Tag: currency speculation

Inflation has been rising around the world as a combination of a recovery in demand and supply-chain issues have resulted in aggregate demand exceeding aggregate supply. Annual consumer price inflation at the beginning of 2022 is around 2.5% in China, 3.5% in Sweden, 5% in the eurozone, Canada and India, 6% in the UK and South Africa, 7% in the USA and 7.5% in Mexico. In each case it is forecast to go a little higher before falling back again.

Inflation in Turkey

In Turkey inflation is much higher. The official annual rate of consumer price inflation in December 2021 was 36.1%, sharply up from 21.3% in November. But according to Turkey’s influential ENAGrup the December rate was much higher still at 82.8%. Official producer price inflation was 79.9% and this will feed through into official consumer price inflation in the coming weeks.

The rise in inflation has hit the poor particularly badly. According to the official statistics, in the year to December 2021, domestic energy prices increased by 34.2%, food by 44.7% and transport by 53.7%. In response, the government has raised the minimum wage by nearly 50% for 2022.

Causes of high and rising inflation

Why is Turkey’s inflation so much higher than in most developed and emerging economies and why has it risen so rapidly? The answer is that aggregate demand has been excessively boosted – well ahead of the ability of supply to respond. This has driven inflation expectations.

Turkey’s leader, President Erdoğan, in recent years has been seeking to stimulate economic growth through a mixture of supply-side, fiscal and monetary policies. He has hoped that the prospect of high growth would encourage both domestic and inward investment and that this would indeed drive the high growth he seeks. To encourage investment he has sought to reduce the reliance on imports through various measures, such as public procurement favouring domestic firms, tax reliefs for business and keeping interest rates down. He has claimed that the policy is focused on investment, production, employment and exports, instead of the ‘vicious circle of high interest rates and low exchange rates’.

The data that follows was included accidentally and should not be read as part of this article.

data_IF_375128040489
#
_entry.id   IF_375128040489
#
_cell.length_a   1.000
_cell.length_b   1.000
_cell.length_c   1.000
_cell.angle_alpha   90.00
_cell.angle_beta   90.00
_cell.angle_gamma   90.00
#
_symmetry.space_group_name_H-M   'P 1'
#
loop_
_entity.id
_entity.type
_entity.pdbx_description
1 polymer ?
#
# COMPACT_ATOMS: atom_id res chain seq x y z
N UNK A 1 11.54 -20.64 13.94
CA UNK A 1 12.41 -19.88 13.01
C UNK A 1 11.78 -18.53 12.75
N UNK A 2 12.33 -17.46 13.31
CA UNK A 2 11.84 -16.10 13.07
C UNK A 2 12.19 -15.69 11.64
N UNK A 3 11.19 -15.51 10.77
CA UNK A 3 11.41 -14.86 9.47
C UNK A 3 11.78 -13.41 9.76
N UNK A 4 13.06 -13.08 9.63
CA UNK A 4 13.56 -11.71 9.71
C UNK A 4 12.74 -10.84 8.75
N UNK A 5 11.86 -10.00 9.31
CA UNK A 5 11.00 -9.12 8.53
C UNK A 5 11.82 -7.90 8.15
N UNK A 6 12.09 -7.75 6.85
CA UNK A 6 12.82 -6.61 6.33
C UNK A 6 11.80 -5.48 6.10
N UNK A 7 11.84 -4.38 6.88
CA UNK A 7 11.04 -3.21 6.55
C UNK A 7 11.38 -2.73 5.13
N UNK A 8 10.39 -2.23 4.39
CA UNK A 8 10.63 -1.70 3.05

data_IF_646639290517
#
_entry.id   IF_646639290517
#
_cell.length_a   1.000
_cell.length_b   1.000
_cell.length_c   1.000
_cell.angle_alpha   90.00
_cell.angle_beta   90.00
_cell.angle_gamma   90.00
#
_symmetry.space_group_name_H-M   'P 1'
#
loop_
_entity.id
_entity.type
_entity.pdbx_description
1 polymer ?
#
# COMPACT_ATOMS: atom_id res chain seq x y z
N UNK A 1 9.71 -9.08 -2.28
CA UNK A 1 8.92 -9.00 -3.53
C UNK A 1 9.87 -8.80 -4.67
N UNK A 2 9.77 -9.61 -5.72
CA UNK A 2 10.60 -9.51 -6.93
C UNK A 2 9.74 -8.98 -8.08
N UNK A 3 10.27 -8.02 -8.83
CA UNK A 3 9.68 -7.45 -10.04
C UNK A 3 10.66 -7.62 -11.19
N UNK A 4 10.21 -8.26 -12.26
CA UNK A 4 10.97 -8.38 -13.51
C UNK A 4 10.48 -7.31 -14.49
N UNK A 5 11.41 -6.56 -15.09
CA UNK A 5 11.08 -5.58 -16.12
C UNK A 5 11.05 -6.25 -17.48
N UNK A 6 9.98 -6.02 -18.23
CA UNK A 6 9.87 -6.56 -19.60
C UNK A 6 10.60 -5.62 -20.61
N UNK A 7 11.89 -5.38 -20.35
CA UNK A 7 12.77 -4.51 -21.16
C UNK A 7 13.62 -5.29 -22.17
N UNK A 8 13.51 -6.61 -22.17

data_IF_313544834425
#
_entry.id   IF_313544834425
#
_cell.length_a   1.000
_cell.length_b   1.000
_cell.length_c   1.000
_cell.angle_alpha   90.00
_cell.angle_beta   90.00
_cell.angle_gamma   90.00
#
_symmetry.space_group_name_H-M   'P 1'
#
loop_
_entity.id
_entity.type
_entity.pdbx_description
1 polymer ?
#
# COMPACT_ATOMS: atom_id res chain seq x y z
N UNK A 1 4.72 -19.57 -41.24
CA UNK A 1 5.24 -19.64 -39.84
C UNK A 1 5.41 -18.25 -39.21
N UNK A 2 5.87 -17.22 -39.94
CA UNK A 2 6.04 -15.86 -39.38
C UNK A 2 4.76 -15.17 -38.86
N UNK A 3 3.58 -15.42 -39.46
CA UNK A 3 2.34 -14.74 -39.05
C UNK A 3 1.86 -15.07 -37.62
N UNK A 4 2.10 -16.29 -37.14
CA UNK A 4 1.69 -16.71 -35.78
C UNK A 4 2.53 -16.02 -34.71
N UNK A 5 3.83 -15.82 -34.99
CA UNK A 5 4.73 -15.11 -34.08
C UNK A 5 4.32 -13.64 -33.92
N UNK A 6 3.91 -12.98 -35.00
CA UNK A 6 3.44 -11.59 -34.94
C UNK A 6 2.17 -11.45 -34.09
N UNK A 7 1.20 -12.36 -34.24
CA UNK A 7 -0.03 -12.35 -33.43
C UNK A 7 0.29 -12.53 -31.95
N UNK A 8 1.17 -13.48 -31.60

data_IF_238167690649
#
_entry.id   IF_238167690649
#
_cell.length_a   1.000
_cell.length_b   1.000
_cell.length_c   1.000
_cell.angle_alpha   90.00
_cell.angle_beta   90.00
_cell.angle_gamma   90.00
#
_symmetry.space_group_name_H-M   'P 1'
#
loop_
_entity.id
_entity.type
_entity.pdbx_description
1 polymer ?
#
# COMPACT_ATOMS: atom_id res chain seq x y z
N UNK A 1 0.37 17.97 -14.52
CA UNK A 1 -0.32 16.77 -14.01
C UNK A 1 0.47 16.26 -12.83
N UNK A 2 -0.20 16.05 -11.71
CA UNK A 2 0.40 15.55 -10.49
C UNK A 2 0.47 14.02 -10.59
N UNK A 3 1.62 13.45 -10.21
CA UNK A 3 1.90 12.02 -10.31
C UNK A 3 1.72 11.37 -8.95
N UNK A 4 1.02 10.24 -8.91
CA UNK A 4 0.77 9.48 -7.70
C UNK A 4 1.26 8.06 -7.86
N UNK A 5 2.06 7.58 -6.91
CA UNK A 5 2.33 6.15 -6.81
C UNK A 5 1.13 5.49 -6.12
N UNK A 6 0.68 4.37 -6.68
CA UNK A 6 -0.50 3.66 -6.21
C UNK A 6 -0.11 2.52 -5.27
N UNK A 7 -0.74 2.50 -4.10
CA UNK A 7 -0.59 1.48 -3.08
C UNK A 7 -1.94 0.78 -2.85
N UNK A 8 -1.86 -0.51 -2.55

With the pandemic, fiscal policy was largely focused on health, social security and employment measures. Such support was aided by a relatively healthy public finances. General government debt was 32% of GDP in 2020. This compares with 74% for the EU and 102% for the G7. Nevertheless, the worsening budget deficit has made future large-scale expenditure on public infrastructure, tax cuts for private business and other supply-side measures more difficult. Support for growth has thus fallen increasingly to monetary policy.

The Turkish central bank is not independent, with the President firing senior officials with whom he disagrees over monetary policy. The same applies to the Finance Ministry, with independently-minded ministers losing their jobs. Monetary and exchange rate policy have thus become the policy of the President. And it is here that a major part of the current problem of rising inflation lies.